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Causes of Urban Sprawl in the United States: Auto reliance as compared to natural evolution, flight from blight, and local revenue reliance

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  • Robert W. Wassmer

    (California State University, Sacramento)

Abstract

This paper describes a statistical study of the contribution of theories previously offered by economists to explain differences in the degree of urban decentralization in the U.S. The focus is on a relative comparison of the influence of auto reliance. A regression analysis reveals that a 10 percent reduction in the percentage of households owning one or more autos would reduce the square mile size of an urban area by only 0.5 percent and raise its population density by only 0.7 percent. Factors falling under the categories of “natural evolution” and “flight from blight” exert a far greater magnitude of influence. For instance, a 10 percent reduction in per capita income would reduce the square mile size of an urban area by 11.4 percent and raise its population density by 10.1 percent, while a 10 percent decrease in the percentage central place(s) population poor would reduce the square mile size of an urban area by 2.6 percent and raise its population density by 1.7 percent. A significant increase in urban decentralization will require more than just reduced auto reliance. © 2008 by the Association for Public Policy Analysis and Management.

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File URL: http://hdl.handle.net/10.1002/pam.20355
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Bibliographic Info

Article provided by John Wiley & Sons, Ltd. in its journal Journal of Policy Analysis and Management.

Volume (Year): 27 (2008)
Issue (Month): 3 ()
Pages: 536-555

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Handle: RePEc:wly:jpamgt:v:27:y:2008:i:3:p:536-555

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Web page: http://www3.interscience.wiley.com/journal/34787/home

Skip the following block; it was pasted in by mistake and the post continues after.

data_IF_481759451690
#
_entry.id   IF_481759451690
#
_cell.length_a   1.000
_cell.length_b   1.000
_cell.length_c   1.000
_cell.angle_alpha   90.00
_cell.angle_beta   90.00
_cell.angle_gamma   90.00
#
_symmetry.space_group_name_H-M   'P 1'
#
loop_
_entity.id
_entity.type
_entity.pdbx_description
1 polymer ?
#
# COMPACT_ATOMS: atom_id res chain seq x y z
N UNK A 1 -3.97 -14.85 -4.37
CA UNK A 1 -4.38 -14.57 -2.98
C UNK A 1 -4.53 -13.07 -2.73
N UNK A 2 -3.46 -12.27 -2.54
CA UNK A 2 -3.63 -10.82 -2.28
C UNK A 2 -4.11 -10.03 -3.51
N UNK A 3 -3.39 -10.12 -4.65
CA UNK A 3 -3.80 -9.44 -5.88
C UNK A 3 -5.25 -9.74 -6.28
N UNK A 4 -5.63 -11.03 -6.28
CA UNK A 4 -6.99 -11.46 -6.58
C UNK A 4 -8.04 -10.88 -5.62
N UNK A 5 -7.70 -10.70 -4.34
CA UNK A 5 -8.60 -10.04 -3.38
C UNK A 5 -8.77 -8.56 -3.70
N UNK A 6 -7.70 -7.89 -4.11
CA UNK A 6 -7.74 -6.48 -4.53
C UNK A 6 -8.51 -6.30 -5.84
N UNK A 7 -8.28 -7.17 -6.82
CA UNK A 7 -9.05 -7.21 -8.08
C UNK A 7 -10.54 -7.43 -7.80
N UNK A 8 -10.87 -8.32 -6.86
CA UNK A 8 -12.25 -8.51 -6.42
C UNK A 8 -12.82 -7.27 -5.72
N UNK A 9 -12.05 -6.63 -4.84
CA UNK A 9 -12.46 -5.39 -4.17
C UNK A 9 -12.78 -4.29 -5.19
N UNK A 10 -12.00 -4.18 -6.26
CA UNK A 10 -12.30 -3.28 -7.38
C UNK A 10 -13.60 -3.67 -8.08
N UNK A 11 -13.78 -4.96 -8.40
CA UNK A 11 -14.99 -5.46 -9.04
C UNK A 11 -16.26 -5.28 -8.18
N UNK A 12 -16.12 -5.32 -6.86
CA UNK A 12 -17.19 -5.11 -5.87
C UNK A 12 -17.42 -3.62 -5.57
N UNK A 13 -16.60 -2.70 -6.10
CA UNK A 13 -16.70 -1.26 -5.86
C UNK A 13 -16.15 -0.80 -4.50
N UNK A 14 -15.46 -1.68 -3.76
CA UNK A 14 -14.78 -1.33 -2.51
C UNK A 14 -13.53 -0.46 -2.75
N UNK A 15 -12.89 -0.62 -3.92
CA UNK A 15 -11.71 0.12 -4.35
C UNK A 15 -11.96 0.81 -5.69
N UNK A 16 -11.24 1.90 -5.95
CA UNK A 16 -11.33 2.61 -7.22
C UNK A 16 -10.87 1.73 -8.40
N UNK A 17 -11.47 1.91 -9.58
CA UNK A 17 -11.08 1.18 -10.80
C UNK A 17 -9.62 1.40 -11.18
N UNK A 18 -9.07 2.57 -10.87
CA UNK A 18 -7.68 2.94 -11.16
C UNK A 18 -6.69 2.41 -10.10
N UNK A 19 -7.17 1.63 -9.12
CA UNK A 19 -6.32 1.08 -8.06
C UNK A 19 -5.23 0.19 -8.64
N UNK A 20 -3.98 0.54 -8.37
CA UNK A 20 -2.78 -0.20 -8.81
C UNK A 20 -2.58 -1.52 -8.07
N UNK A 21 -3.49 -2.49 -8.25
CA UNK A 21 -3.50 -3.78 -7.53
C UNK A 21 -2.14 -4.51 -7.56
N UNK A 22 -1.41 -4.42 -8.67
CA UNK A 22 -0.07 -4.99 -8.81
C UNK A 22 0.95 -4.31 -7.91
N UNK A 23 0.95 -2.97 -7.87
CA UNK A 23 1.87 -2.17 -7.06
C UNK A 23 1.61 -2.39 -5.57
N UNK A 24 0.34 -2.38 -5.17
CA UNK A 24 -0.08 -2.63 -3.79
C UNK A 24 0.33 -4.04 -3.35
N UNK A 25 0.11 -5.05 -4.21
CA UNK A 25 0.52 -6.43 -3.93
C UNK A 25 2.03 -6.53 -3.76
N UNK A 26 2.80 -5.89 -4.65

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  1. Michael P. Murray, 2006. "Avoiding Invalid Instruments and Coping with Weak Instruments," Journal of Economic Perspectives, American Economic Association, American Economic Association, vol. 20(4), pages 111-132, Fall.
  2. Brueckner, Jan K & Kim, Hyun-A, 2003. "Urban Sprawl and the Property Tax," International Tax and Public Finance, Springer, Springer, vol. 10(1), pages 5-23, January.
  3. Robert W. Wassmer, 2006. "The Influence of Local Urban Containment Policies and Statewide Growth Management on the Size of United States Urban Areas," Journal of Regional Science, Wiley Blackwell, Wiley Blackwell, vol. 46(1), pages 25-65.
  4. Paul G. Lewis, 2001. "Retail Politics: Local Sales Taxes and the Fiscalization of Land Use," Economic Development Quarterly, , vol. 15(1), pages 21-35, February.
  5. repec:fth:prinin:455 is not listed on IDEAS
  6. Joshua Angrist & Alan Krueger, 2001. "Instrumental Variables and the Search for Identification: From Supply and Demand to Natural Experiments," Working Papers, Princeton University, Department of Economics, Industrial Relations Section. 834, Princeton University, Department of Economics, Industrial Relations Section..
  7. Thomas J. Nechyba & Randall P. Walsh, 2004. "Urban Sprawl," Journal of Economic Perspectives, American Economic Association, American Economic Association, vol. 18(4), pages 177-200, Fall.
  8. Peter Mieszkowski & Edwin S. Mills, 1993. "The Causes of Metropolitan Suburbanization," Journal of Economic Perspectives, American Economic Association, American Economic Association, vol. 7(3), pages 135-147, Summer.
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Cited by:
  1. Gautier, Pieter & Zenou, Yves, 2008. "Car Ownership and the Labor Market of Ethnic Minorities," IZA Discussion Papers 3814, Institute for the Study of Labor (IZA).
  2. Cheung, Ron & Cunningham, Chris, 2011. "Who supports portable assessment caps: The role of lock-in, mobility and tax share," Regional Science and Urban Economics, Elsevier, Elsevier, vol. 41(3), pages 173-186, May.

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